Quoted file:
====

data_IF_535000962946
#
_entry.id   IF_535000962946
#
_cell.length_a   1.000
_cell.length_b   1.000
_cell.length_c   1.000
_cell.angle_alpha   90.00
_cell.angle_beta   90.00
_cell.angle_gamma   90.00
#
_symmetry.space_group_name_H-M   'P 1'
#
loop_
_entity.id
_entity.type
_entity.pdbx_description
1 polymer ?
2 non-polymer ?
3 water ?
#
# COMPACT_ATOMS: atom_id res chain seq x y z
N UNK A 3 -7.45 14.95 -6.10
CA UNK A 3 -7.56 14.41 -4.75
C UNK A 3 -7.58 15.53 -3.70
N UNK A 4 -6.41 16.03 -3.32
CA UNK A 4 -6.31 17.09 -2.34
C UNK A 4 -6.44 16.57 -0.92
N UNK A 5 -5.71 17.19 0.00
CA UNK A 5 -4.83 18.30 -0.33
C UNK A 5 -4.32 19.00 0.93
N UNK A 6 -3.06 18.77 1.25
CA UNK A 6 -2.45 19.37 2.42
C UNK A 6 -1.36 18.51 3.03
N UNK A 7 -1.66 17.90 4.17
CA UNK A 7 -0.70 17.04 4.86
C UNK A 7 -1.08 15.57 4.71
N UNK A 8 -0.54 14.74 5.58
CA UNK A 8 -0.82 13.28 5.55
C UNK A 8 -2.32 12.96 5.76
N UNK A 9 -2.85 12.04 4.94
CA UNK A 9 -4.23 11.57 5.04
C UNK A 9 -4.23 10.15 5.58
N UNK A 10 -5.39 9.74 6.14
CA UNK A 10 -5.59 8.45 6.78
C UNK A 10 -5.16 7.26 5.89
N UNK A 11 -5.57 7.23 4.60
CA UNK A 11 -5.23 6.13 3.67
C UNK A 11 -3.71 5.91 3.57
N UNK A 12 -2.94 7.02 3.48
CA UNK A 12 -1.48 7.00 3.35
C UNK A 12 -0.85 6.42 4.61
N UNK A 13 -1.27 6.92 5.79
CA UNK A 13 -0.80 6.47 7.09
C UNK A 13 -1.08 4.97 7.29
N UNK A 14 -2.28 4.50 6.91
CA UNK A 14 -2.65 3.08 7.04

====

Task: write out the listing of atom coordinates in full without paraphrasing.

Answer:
data_IF_535000962946
#
_entry.id   IF_535000962946
#
_cell.length_a   1.000
_cell.length_b   1.000
_cell.length_c   1.000
_cell.angle_alpha   90.00
_cell.angle_beta   90.00
_cell.angle_gamma   90.00
#
_symmetry.space_group_name_H-M   'P 1'
#
loop_
_entity.id
_entity.type
_entity.pdbx_description
1 polymer ?
2 non-polymer ?
3 water ?
#
# COMPACT_ATOMS: atom_id res chain seq x y z
N UNK A 3 -7.45 14.95 -6.10
CA UNK A 3 -7.56 14.41 -4.75
C UNK A 3 -7.58 15.53 -3.70
N UNK A 4 -6.41 16.03 -3.32
CA UNK A 4 -6.31 17.09 -2.34
C UNK A 4 -6.44 16.57 -0.92
N UNK A 5 -5.71 17.19 0.00
CA UNK A 5 -4.83 18.30 -0.33
C UNK A 5 -4.32 19.00 0.93
N UNK A 6 -3.06 18.77 1.25
CA UNK A 6 -2.45 19.37 2.42
C UNK A 6 -1.36 18.51 3.03
N UNK A 7 -1.66 17.90 4.17
CA UNK A 7 -0.70 17.04 4.86
C UNK A 7 -1.08 15.57 4.71
N UNK A 8 -0.54 14.74 5.58
CA UNK A 8 -0.82 13.28 5.55
C UNK A 8 -2.32 12.96 5.76
N UNK A 9 -2.85 12.04 4.94
CA UNK A 9 -4.23 11.57 5.04
C UNK A 9 -4.23 10.15 5.58
N UNK A 10 -5.39 9.74 6.14
CA UNK A 10 -5.59 8.45 6.78
C UNK A 10 -5.16 7.26 5.89
N UNK A 11 -5.57 7.23 4.60
CA UNK A 11 -5.23 6.13 3.67
C UNK A 11 -3.71 5.91 3.57
N UNK A 12 -2.94 7.02 3.48
CA UNK A 12 -1.48 7.00 3.35
C UNK A 12 -0.85 6.42 4.61
N UNK A 13 -1.27 6.92 5.79
CA UNK A 13 -0.80 6.47 7.09
C UNK A 13 -1.08 4.97 7.29
N UNK A 14 -2.28 4.50 6.91
CA UNK A 14 -2.65 3.08 7.04